This time of year, corporate offices swell with college interns. The extra help helps employers, and students gain coveted work experience.
Because an internship is a critical steppingstone to employment, students who are prepared to make the most of a summer job will come out way ahead.
Be ready to work.
During his days as an intern, Jamie Fedorko said, some companions always complained about their tasks or felt as though they were owed something. Others were too eager and "incredibly ingratiating."
You don't want to be either, said Fedorko, author of The Intern Files: How to Get, Keep, and Make the Most of Your Internship. The better approach is to work hard and be willing to put in the extra time.
"Don't worry about impressing people," he said.
Be ready to apply the same focus and energy to grunt work, such as making copies or filing.
"Those are the little things that make companies run," Fedorko said. "If you don't show you can do those tasks well, you're certainly not going to be trusted with bigger assignments."
Set specific goals.
At the same time, you won't gain anything from fetching coffee all day.
When you start the internship, sit down with your immediate supervisor and discuss what is expected of you - and what your goals are.
The career center at Florida State University encourages students to establish three measurable goals. Students also are asked to track their progress in written reports and, at the end of the internship, to write a final assessment of what they learned.
"It helps students articulate what they're learning," said Juliette McDonald, program director for FSU's Career Experience Opportunities Office. "It's something they can take with them and say, 'Yes, I've had the experience of reconciling accounts,' or other specifics."
If halfway through your internship you're not making progress, talk to your supervisor. Indicate that you're happy to do what's asked of you, but that you would like to contribute in other ways, too.
Employers like a worker bee, but it is also important to come up for air and make connections with co-workers and share some of your ideas.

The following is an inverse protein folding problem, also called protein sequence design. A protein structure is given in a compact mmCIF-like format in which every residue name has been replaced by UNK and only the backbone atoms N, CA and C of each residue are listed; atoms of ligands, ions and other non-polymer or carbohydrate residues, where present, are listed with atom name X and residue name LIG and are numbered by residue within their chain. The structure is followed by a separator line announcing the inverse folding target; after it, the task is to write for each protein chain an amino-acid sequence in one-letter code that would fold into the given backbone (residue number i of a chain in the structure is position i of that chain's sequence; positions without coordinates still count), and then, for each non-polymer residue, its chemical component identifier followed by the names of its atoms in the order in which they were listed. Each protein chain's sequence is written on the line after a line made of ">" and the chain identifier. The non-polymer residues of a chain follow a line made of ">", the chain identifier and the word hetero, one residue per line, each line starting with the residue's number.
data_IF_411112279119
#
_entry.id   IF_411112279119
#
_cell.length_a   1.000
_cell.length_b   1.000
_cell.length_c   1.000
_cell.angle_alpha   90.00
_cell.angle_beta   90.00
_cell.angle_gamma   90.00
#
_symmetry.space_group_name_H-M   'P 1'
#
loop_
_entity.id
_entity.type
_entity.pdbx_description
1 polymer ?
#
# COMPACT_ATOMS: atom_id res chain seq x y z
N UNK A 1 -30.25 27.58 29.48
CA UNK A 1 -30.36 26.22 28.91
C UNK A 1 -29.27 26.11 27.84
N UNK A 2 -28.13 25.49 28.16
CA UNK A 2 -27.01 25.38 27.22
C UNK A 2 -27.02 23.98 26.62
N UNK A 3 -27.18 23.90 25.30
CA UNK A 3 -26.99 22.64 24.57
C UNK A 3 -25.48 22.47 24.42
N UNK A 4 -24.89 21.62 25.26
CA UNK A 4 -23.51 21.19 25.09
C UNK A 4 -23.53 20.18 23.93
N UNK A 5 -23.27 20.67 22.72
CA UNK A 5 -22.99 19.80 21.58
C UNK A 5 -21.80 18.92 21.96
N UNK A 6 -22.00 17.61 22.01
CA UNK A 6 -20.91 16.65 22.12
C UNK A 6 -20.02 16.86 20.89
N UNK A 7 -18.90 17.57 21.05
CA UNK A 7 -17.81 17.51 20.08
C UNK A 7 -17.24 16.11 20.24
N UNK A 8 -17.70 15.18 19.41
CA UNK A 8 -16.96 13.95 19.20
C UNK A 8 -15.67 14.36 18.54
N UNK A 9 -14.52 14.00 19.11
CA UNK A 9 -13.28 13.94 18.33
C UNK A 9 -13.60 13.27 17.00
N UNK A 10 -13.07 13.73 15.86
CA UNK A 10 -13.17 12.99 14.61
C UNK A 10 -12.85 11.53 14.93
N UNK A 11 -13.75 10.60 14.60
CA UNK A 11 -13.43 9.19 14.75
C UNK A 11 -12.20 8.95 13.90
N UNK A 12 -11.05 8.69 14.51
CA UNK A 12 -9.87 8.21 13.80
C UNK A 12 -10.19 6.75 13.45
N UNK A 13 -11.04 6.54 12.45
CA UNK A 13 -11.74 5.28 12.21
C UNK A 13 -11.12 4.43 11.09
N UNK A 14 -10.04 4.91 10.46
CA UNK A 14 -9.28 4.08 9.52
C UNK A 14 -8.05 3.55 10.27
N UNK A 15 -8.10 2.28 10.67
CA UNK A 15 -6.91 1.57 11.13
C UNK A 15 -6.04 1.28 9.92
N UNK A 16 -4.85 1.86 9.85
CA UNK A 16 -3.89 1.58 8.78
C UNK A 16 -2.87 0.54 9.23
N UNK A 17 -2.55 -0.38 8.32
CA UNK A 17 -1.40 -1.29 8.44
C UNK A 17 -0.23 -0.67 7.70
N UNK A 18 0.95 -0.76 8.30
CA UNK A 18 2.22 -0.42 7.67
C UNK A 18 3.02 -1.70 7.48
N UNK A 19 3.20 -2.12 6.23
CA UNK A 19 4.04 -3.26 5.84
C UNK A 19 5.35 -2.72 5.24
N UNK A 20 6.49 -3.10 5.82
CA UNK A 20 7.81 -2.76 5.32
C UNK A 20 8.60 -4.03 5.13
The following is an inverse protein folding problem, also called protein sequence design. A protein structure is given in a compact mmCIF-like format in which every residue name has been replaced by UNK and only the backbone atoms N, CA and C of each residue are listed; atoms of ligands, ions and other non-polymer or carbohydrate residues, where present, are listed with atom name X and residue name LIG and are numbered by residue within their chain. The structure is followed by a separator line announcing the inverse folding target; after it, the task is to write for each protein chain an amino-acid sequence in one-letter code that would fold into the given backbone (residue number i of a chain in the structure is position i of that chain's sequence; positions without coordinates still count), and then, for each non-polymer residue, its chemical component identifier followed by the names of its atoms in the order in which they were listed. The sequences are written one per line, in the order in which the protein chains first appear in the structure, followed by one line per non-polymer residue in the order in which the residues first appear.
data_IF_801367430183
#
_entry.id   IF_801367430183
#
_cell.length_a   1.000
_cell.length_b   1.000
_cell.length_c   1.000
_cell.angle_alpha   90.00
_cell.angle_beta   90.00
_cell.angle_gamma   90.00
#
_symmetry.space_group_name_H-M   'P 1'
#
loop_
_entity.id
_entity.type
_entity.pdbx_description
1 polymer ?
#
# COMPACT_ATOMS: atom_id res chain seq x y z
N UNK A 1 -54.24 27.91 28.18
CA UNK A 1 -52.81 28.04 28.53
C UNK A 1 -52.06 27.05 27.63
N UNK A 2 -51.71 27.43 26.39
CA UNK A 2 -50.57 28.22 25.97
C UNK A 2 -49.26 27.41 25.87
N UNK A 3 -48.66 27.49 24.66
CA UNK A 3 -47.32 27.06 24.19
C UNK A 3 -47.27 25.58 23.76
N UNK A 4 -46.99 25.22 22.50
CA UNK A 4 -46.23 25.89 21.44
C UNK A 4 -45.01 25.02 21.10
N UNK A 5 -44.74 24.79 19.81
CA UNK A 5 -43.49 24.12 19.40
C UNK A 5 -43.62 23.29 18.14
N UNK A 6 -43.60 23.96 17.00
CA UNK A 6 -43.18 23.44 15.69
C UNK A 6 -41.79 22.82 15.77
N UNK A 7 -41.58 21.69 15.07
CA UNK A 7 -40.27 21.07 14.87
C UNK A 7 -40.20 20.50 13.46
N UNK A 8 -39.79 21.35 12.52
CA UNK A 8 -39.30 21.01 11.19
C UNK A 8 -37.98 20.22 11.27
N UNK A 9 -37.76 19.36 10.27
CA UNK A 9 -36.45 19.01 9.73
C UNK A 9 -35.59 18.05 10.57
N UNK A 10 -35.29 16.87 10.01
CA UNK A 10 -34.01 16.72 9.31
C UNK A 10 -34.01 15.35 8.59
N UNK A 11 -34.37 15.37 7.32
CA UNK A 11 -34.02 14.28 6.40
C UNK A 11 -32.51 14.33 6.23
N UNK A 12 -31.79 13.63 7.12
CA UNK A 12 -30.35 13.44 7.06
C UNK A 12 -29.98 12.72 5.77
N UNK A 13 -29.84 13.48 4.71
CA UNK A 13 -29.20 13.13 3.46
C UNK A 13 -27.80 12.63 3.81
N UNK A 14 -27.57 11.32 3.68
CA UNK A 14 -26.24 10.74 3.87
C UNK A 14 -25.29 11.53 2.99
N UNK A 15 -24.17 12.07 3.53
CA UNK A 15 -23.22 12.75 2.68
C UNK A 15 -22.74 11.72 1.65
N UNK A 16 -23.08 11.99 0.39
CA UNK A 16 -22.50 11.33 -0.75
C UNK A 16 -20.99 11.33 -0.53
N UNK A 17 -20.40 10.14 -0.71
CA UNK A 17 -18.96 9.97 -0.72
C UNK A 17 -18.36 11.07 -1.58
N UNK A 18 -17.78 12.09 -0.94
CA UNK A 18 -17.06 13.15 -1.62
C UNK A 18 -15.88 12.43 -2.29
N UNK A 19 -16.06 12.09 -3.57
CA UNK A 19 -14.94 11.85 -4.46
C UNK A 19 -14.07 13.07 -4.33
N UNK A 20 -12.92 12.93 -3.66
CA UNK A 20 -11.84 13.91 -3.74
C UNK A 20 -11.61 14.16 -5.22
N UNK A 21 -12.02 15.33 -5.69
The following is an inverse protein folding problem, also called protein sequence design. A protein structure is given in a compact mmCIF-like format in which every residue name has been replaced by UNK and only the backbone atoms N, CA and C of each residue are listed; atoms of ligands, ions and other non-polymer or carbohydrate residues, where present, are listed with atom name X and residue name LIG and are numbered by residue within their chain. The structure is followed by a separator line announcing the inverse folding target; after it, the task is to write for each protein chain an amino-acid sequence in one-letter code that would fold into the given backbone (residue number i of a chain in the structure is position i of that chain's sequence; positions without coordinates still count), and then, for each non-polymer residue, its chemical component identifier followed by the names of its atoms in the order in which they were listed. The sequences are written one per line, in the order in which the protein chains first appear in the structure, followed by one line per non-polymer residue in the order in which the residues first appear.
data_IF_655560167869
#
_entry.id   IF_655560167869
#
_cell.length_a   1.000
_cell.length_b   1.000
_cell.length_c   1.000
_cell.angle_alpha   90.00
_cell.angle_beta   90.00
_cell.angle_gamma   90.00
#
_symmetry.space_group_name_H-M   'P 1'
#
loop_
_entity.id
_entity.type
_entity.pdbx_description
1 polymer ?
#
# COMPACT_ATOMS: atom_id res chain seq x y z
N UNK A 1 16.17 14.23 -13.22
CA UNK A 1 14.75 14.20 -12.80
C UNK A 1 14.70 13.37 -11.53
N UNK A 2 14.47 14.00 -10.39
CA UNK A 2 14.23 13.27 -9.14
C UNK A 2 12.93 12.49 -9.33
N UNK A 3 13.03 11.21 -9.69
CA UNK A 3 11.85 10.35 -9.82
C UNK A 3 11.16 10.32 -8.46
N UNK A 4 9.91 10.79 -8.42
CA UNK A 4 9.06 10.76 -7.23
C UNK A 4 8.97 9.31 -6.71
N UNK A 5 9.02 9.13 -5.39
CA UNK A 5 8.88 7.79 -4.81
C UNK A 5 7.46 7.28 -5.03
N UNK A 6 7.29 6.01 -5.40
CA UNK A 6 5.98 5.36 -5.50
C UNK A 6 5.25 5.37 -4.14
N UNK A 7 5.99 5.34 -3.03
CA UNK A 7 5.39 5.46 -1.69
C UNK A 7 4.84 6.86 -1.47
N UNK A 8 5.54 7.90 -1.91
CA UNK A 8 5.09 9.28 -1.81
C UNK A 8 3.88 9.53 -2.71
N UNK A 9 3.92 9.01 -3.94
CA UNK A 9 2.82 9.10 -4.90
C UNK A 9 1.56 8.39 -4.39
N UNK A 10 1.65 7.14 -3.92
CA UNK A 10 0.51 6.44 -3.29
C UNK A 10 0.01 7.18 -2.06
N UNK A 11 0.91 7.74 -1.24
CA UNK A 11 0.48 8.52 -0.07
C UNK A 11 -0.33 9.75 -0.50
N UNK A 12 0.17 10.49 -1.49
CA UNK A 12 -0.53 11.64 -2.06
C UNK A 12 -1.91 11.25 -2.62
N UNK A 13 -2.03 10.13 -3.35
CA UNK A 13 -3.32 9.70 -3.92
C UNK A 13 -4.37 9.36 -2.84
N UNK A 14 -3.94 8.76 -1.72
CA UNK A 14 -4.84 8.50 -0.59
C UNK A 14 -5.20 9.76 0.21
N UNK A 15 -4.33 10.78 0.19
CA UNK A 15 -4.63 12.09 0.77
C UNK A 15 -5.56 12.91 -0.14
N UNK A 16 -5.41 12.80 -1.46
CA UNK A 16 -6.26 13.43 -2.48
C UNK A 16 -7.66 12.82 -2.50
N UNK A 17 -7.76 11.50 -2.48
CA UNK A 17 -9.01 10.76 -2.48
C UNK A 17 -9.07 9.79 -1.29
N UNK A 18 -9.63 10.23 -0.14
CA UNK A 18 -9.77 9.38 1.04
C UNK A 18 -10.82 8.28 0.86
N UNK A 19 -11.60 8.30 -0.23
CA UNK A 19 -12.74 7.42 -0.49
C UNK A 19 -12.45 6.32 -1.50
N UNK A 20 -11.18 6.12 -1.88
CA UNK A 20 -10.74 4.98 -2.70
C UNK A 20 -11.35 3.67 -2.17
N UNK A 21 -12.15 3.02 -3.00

"Some of the most successful interns are those that network themselves well, have been innovative and are not afraid to bring up new ideas," said Grace Murphy, vice president and manager of the internship program at Northern Trust Corp. in Chicago.
Not that you have to befriend everyone or offer clever ideas your first day. There will be plenty of office events at which to meet people and chances to share your thoughts. Be ready.
In formal internship programs, students typically receive a performance review before leaving. Even if your job isn't as structured, ask for feedback.
"It's a huge chance," Fedorko said. "You can find out where you went wrong, what your strengths are and what you can do better."
It's also your opportunity to ask for a letter of recommendation or, if you liked the firm, to remind your supervisor of when you will be graduating. And make sure you express your gratitude for the experience. "The last impression is going to be a lasting impression," Fedorko said.
Stay in touch.
After the internship concludes, stay in touch with your managers or supervisor.
"I encourage the interns to keep an open line of communication with their immediate manager," Northern Trust's Murphy said. "We always emphasize the importance of continuing and managing those relationships."
Doing so can pay off: About 30 percent of Northern Trust's interns are hired for the firm's entry-level, full-time program.
Carolyn Bigda writes for Tribune Media Services.